Posted by - February 16, 2017 | Category: Contributing Author

When you think of cuisine, you probably think of the restaurants of Paris, or the regional dishes of Italy or Spain. What you probably don’t think of is traditional British cooking, but don’t assume it’s all soggy veg and over cooked meat.  Britain’s multicultural heritage has given it a range of food every bit as interesting as its more prestigious European culinary cousins.  I wouldn’t for a minute suggest that this list represents the best of British cooking but it certainly qualifies as quirky.

Stargazy Pie

Stargazy pie

Straight out of Alice in Wonderland, this Victorian dish is both macabre and strangely poetic: forlorn fish faces gaze heavenward from a golden pastry crust. This pilchard pastry coffin also contains boiled eggs, bacon, onions and mustard.  The elevated heads of the fish allow the oil to seep back into the pie.  I’m not sure if that’s a good thing or not.  This marvellous metaphysical dish originates from the impossibly quaintly named Mousehole in Cornwall and is traditionally eaten on the occasion of that well-known festival, Tom Bawcock’s Eve.

The Cornish Pastry


A thing of beauty.  A savoury version of the banana.  The perfect portable lunch.  A plateful of food wrapped up in its own pastry packet.  There must be something about being situated at the very tip of an Island that made the people of Cornwall so inventive.  This tasty pastry dates from the fourteenth century and was taken by tin miners, it slips easily into a pocket, as a mid-morning snack.  Originally the pastry case probably contained just potato, swede and onion but no modern pasty would be complete without a few chunks of meat. 

Chicken Tikka Masala

Chicken tikka masala

Apparently, according to a prominent British politician, nothing could be more British than Chicken Tikka Masala.  Its origins lie not in the heart of India but with the British Indian community.  Legend has it that back in 1971 a Glasgow bus driver complained that his curry was too dry so the enterprising restauranteur added some tomato soup and yoghurt and Britain’s favourite dish was born.  Not surprisingly there are a wide variety of different recipes for this dish but most will contain tomatoes, cream and coconut cream with turmeric and paprika to give that distinctive orange colour.  If you want to give this true UK delicacy a try, you’ll find a large selection of Indian takeaways here.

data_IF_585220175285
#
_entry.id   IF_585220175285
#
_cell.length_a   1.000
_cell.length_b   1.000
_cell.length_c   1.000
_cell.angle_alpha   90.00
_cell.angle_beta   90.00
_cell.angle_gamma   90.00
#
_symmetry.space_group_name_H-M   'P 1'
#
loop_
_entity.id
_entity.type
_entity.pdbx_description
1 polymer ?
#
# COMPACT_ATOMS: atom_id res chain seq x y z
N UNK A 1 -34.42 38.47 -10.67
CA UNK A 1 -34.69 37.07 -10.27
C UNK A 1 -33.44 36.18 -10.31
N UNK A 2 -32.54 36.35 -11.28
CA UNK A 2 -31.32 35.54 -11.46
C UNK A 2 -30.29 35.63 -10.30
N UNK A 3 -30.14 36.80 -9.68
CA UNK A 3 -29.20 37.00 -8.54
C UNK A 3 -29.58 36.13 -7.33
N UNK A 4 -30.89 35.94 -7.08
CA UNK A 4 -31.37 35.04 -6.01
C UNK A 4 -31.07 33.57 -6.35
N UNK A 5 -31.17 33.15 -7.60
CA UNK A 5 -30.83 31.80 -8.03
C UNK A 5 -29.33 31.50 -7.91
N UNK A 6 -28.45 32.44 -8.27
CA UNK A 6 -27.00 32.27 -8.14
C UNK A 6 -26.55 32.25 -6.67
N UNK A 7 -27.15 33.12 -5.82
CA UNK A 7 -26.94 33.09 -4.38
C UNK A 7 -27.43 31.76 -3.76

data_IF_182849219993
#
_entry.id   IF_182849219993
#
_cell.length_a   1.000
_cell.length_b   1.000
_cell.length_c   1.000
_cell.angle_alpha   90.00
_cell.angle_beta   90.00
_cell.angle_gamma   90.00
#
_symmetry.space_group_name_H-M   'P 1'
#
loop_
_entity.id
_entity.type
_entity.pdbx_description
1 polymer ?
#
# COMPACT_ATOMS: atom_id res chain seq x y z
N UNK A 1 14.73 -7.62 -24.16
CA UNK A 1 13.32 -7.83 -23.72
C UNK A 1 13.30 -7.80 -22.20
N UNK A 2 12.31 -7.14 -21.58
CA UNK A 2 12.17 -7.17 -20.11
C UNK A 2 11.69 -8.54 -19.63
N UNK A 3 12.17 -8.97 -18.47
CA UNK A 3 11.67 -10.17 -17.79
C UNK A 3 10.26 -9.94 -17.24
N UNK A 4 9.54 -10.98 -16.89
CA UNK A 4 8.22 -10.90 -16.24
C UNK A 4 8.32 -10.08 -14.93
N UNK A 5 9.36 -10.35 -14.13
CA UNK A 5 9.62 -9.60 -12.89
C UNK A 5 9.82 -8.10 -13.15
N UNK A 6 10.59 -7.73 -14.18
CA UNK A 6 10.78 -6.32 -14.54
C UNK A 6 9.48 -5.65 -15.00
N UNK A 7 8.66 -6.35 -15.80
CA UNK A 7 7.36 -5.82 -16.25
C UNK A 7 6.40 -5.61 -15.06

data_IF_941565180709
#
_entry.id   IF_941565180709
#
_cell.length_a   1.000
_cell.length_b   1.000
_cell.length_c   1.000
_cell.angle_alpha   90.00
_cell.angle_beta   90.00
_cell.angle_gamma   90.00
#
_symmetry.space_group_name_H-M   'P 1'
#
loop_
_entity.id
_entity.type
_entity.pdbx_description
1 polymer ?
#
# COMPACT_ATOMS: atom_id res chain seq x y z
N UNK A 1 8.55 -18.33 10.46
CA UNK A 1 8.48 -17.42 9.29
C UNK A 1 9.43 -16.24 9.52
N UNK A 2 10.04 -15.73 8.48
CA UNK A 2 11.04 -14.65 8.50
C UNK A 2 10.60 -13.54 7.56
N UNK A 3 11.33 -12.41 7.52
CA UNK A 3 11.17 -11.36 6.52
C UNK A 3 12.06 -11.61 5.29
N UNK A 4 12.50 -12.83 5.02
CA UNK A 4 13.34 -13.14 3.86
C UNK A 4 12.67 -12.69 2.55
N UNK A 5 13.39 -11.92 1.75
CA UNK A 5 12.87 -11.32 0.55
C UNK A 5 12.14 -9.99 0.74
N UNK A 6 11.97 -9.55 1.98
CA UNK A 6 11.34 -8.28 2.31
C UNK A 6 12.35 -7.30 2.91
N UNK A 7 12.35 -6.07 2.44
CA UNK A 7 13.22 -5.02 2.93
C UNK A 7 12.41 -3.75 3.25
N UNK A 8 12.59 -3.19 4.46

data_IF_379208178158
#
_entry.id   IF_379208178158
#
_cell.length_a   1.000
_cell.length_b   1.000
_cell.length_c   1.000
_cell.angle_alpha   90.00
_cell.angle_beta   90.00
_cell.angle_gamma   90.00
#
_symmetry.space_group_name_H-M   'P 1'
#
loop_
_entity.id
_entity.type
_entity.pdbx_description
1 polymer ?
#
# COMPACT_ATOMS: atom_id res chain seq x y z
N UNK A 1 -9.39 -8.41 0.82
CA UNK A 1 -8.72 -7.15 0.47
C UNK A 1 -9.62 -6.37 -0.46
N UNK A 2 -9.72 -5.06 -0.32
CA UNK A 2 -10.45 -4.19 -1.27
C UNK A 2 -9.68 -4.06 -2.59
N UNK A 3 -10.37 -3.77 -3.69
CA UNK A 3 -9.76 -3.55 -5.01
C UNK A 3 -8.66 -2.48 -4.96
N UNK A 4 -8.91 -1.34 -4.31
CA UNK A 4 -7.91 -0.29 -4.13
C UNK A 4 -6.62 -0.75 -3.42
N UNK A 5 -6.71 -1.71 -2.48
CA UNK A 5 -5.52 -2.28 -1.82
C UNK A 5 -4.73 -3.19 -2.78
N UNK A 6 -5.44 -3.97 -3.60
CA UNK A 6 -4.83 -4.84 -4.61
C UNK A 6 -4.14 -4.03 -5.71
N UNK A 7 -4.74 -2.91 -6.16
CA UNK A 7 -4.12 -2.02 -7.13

Battered Mars Bars

Battered mars bar

Contender for the world’s most unhealthy food and consequently disowned by Mars Inc. ‘deep frying one of our products would go against our commitment to promoting healthy, active lifestyles’.  This treat is never the less an audacious stroke of Scots’ genius.  A chilled mars bar is deep fried in the batter used for frying fish.  Some chip shops were unhappy with the practice because it turns the oil black, but the people of Scotland took it to their hearts.

The Bedfordshire Clanger

The Bedfordshire Clanger

A regional nineteenth century variant on the pasty, this pastry takes the idea of a meal in your pocket one step further by including a sweet course as well.  Chopped beef skirt resides at one end and ripe pear at the other, all wrapped up in a tube of suet pastry.  There must be an art in knowing which end to start.

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